People are often surprised to hear that I don’t know.
This post falls under my “demystification” heading and is meant for those of you interested in what happens on the business end of a book contract. Keep in mind that I’m an “n of 1,” as we in scientific fields say. Others will have different experiences, and that’s why it’s important to visit other writing/publishing blogs and make lots of writer-type friends to learn more about how stuff works.
Final Approach came out eight months ago. My contract says that every April I’ll receive a royalty statement for sales in the previous calendar year. That’s fine, except it left this newbie with a few anxiety-filled questions for eight long months while I waited for April to roll around:
- Is my publisher losing money on me? I’ve said before that one of my biggest worries has been letting down the folks who took a chance on me. A publisher invests money in its authors. There is always a bit of stress on my end wondering if that risk paid off. I’d hate to disappoint my publisher, and I’d really, really hate to cost them money.
- Did the ads work? Last fall I dropped a lot of cash on print ads in skydiving magazines, hoping to reach readers in that niche. A royalty statement that blankets sales for the whole previous year doesn’t indicate which months did better than others. So there was no way for me to know if this method of promotion should be abandoned or repeated.
- What about bookstore and library events? How about on-line promotion? Was there a sales spike during weeks I guest blogged, or during the months I did more in-person events? No telling.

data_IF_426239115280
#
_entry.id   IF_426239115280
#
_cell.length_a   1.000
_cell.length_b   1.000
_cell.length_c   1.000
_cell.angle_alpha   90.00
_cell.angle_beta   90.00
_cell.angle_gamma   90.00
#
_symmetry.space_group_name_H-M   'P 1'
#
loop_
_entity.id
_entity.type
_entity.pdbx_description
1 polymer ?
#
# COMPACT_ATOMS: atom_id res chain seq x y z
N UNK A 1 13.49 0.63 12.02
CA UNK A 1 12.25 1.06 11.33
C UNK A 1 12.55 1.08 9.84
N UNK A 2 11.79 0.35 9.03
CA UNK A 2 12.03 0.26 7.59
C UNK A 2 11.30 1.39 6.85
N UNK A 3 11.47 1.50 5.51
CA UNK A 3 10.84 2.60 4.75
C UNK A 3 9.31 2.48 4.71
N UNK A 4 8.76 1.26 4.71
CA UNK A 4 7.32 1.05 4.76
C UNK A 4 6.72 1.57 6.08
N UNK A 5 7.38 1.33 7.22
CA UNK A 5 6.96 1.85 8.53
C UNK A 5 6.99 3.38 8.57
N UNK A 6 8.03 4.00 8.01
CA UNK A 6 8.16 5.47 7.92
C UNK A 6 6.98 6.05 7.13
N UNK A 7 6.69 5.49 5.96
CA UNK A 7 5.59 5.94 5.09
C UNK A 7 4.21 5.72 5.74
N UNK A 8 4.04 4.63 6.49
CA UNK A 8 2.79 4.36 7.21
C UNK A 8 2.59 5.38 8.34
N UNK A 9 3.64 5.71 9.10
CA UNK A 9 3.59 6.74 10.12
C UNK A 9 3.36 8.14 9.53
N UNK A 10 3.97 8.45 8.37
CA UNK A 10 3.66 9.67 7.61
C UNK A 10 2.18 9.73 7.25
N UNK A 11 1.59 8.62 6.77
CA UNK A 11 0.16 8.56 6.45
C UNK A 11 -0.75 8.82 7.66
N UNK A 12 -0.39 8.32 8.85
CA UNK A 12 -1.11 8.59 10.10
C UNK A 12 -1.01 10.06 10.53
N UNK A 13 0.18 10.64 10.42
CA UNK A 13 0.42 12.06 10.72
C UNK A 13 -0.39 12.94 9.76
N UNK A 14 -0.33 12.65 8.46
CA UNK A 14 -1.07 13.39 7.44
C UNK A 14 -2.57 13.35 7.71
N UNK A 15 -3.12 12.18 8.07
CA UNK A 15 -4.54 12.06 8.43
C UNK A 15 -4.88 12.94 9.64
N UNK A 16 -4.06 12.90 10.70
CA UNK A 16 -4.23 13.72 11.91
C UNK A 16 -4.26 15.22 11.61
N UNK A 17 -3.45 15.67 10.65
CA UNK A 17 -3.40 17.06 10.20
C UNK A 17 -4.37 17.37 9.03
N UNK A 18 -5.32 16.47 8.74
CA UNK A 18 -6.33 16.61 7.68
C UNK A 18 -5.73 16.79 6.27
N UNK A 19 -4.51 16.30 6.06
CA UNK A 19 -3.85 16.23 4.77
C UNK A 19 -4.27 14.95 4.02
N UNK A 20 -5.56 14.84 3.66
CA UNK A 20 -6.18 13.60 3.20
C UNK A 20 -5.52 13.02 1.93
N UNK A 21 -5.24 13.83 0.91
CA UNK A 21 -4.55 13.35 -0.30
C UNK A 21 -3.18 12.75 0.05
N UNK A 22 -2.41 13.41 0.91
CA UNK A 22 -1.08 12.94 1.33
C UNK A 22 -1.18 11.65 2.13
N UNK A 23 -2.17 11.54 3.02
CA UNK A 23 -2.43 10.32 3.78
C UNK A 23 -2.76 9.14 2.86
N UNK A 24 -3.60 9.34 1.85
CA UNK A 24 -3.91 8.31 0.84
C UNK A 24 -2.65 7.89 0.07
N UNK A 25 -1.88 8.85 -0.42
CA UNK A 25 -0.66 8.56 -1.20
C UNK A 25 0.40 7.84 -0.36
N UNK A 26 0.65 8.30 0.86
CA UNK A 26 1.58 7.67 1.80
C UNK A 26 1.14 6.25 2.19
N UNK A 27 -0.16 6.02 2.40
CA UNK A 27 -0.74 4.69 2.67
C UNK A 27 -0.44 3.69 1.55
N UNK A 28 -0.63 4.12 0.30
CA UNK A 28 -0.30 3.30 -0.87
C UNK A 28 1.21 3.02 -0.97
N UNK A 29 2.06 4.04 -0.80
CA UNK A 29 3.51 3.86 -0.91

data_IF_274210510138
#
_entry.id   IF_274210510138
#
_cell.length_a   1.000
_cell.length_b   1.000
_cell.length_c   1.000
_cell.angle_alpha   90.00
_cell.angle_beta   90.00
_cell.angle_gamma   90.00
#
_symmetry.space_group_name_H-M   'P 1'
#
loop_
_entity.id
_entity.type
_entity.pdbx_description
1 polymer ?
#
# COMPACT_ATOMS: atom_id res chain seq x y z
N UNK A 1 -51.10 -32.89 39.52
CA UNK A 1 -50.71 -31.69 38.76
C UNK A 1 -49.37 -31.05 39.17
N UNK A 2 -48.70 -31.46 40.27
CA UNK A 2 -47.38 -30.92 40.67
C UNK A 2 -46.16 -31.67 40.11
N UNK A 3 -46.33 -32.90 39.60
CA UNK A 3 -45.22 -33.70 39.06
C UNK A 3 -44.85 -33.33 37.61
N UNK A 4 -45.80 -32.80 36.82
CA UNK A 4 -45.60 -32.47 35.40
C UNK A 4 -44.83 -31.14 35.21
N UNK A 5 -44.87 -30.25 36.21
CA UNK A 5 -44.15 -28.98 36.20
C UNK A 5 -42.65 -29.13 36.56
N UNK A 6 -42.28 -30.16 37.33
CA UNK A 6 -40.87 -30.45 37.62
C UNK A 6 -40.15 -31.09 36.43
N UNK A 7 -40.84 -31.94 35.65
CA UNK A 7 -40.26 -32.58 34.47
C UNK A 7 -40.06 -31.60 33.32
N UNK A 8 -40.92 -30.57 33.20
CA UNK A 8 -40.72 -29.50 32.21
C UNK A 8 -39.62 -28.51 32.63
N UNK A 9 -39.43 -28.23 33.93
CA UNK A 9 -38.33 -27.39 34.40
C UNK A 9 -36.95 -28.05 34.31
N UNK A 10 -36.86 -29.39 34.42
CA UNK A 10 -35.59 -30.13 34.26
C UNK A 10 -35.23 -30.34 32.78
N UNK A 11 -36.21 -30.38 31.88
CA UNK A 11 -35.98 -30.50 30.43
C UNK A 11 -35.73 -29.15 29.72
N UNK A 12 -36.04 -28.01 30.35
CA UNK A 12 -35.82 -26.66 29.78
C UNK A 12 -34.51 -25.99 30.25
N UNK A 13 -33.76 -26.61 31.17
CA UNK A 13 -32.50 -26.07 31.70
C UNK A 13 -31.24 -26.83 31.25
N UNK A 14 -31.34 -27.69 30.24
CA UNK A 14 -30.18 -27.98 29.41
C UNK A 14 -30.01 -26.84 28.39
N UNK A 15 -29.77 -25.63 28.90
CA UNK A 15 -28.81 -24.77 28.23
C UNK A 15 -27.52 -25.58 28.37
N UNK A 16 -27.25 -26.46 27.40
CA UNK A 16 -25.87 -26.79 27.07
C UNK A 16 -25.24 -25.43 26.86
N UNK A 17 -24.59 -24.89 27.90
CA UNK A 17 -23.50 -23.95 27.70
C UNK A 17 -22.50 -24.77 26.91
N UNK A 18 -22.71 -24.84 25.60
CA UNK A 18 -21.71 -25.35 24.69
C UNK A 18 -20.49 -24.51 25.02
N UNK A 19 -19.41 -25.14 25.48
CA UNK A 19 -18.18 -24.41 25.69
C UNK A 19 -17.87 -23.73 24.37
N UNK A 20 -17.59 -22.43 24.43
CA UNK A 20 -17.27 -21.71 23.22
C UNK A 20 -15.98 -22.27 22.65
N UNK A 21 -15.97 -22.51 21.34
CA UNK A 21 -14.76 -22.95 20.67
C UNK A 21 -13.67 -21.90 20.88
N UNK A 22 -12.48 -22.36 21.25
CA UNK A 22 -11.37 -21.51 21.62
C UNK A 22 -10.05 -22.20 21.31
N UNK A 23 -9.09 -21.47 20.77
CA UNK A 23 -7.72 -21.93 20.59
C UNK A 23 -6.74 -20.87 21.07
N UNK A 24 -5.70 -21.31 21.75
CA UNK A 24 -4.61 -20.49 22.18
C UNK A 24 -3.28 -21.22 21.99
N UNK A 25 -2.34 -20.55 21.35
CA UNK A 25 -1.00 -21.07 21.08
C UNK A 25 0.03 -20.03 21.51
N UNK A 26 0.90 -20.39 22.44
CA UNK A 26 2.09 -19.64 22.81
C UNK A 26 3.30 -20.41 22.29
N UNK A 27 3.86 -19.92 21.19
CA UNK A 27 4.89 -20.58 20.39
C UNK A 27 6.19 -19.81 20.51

- “How many copies have sold?” Your guess is as good as mine.
The statement came last week and some of these were answered. I was relieved that I sold through my advance, which I’m guessing means that my publisher did not lose money on the book. Since the statement reported total sales, there wasn’t an indication which months sold better than others, but my publisher is changing that this year and will mail statements more frequently. That means authors will have a better idea about which of our promotional efforts are working. Good news, all around.
Mainly, I was excited to see that more copies of Final Approach sold than the number of people I know on the planet. That means that my neighbors and mailman aren’t the only ones picking up the book.
For those who may wonder, I still spend way more money on writing than I bring in. The bulk of what I spend goes toward conference travel, the rest goes toward promotion. I’d go to writers’ conferences even if I didn’t have a book out; those things are just plain fun. So I don’t view that as a loss. But I’m sharing this here to reiterate what you probably already know: writing probably won’t make you rich. The rewards, for me at least, are the intangibles: time spent in my imagination, watching a new story unfold, and the feeling of accomplishment when I finally get to type THE END.
Switching gears now, I have a Book 3 update: I finally started it.
To keep myself honest, I’ve added a progress bar over there on the left. If you see it sit in the same place too long, consider this your license to open a can of whoop-ass on me. With the help of a friend, I’ve devised a humiliating punishment for any weeks I may miss my word count goal, and this will be unveiled on my April 30th Stiletto Gang post.
Gotta keep things fun.